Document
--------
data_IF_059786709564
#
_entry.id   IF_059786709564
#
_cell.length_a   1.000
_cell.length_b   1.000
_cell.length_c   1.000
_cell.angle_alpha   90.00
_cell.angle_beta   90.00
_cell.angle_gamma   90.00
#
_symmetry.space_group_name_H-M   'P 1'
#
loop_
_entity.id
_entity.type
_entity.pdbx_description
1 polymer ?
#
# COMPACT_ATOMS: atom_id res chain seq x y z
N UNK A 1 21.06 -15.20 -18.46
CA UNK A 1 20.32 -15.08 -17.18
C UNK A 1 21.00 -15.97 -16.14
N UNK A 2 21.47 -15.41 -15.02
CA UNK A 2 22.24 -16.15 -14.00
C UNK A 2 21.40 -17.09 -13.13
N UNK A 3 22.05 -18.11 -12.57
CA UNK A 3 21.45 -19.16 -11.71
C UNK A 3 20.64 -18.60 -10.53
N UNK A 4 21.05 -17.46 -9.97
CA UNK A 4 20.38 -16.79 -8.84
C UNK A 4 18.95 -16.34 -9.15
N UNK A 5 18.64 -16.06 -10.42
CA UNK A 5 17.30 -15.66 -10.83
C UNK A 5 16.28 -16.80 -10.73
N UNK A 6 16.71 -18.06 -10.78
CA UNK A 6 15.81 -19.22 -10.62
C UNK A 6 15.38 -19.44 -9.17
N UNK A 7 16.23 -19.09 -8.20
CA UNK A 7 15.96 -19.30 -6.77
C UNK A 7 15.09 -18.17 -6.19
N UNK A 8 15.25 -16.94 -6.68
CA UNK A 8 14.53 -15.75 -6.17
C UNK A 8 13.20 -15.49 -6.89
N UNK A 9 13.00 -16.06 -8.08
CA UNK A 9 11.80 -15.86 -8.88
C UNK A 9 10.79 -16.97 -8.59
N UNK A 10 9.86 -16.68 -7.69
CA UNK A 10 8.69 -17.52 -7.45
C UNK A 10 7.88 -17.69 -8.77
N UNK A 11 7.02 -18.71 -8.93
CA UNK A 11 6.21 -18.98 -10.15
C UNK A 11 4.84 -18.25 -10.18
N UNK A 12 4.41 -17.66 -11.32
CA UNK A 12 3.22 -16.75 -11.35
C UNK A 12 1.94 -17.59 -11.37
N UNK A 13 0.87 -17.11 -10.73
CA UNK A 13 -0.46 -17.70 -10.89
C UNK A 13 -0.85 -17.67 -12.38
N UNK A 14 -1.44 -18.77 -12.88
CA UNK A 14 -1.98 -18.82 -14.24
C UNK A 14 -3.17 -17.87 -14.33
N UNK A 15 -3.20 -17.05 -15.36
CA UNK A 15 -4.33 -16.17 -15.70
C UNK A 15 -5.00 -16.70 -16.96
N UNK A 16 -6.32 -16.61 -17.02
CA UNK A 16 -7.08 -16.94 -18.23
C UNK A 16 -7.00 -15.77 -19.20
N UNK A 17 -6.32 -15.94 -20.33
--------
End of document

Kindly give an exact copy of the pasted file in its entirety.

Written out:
data_IF_059786709564
#
_entry.id   IF_059786709564
#
_cell.length_a   1.000
_cell.length_b   1.000
_cell.length_c   1.000
_cell.angle_alpha   90.00
_cell.angle_beta   90.00
_cell.angle_gamma   90.00
#
_symmetry.space_group_name_H-M   'P 1'
#
loop_
_entity.id
_entity.type
_entity.pdbx_description
1 polymer ?
#
# COMPACT_ATOMS: atom_id res chain seq x y z
N UNK A 1 21.06 -15.20 -18.46
CA UNK A 1 20.32 -15.08 -17.18
C UNK A 1 21.00 -15.97 -16.14
N UNK A 2 21.47 -15.41 -15.02
CA UNK A 2 22.24 -16.15 -14.00
C UNK A 2 21.40 -17.09 -13.13
N UNK A 3 22.05 -18.11 -12.57
CA UNK A 3 21.45 -19.16 -11.71
C UNK A 3 20.64 -18.60 -10.53
N UNK A 4 21.05 -17.46 -9.97
CA UNK A 4 20.38 -16.79 -8.84
C UNK A 4 18.95 -16.34 -9.15
N UNK A 5 18.64 -16.06 -10.42
CA UNK A 5 17.30 -15.66 -10.83
C UNK A 5 16.28 -16.80 -10.73
N UNK A 6 16.71 -18.06 -10.78
CA UNK A 6 15.81 -19.22 -10.62
C UNK A 6 15.38 -19.44 -9.17
N UNK A 7 16.23 -19.09 -8.20
CA UNK A 7 15.96 -19.30 -6.77
C UNK A 7 15.09 -18.17 -6.19
N UNK A 8 15.25 -16.94 -6.68
CA UNK A 8 14.53 -15.75 -6.17
C UNK A 8 13.20 -15.49 -6.89
N UNK A 9 13.00 -16.06 -8.08
CA UNK A 9 11.80 -15.86 -8.88
C UNK A 9 10.79 -16.97 -8.59
N UNK A 10 9.86 -16.68 -7.69
CA UNK A 10 8.69 -17.52 -7.45
C UNK A 10 7.88 -17.69 -8.77
N UNK A 11 7.02 -18.71 -8.93
CA UNK A 11 6.21 -18.98 -10.15
C UNK A 11 4.84 -18.25 -10.18
N UNK A 12 4.41 -17.66 -11.32
CA UNK A 12 3.22 -16.75 -11.35
C UNK A 12 1.94 -17.59 -11.37
N UNK A 13 0.87 -17.11 -10.73
CA UNK A 13 -0.46 -17.70 -10.89
C UNK A 13 -0.85 -17.67 -12.38
N UNK A 14 -1.44 -18.77 -12.88
CA UNK A 14 -1.98 -18.82 -14.24
C UNK A 14 -3.17 -17.87 -14.33
N UNK A 15 -3.20 -17.05 -15.36
CA UNK A 15 -4.33 -16.17 -15.70
C UNK A 15 -5.00 -16.70 -16.96
N UNK A 16 -6.32 -16.61 -17.02
CA UNK A 16 -7.08 -16.94 -18.23
C UNK A 16 -7.00 -15.77 -19.20
N UNK A 17 -6.32 -15.94 -20.33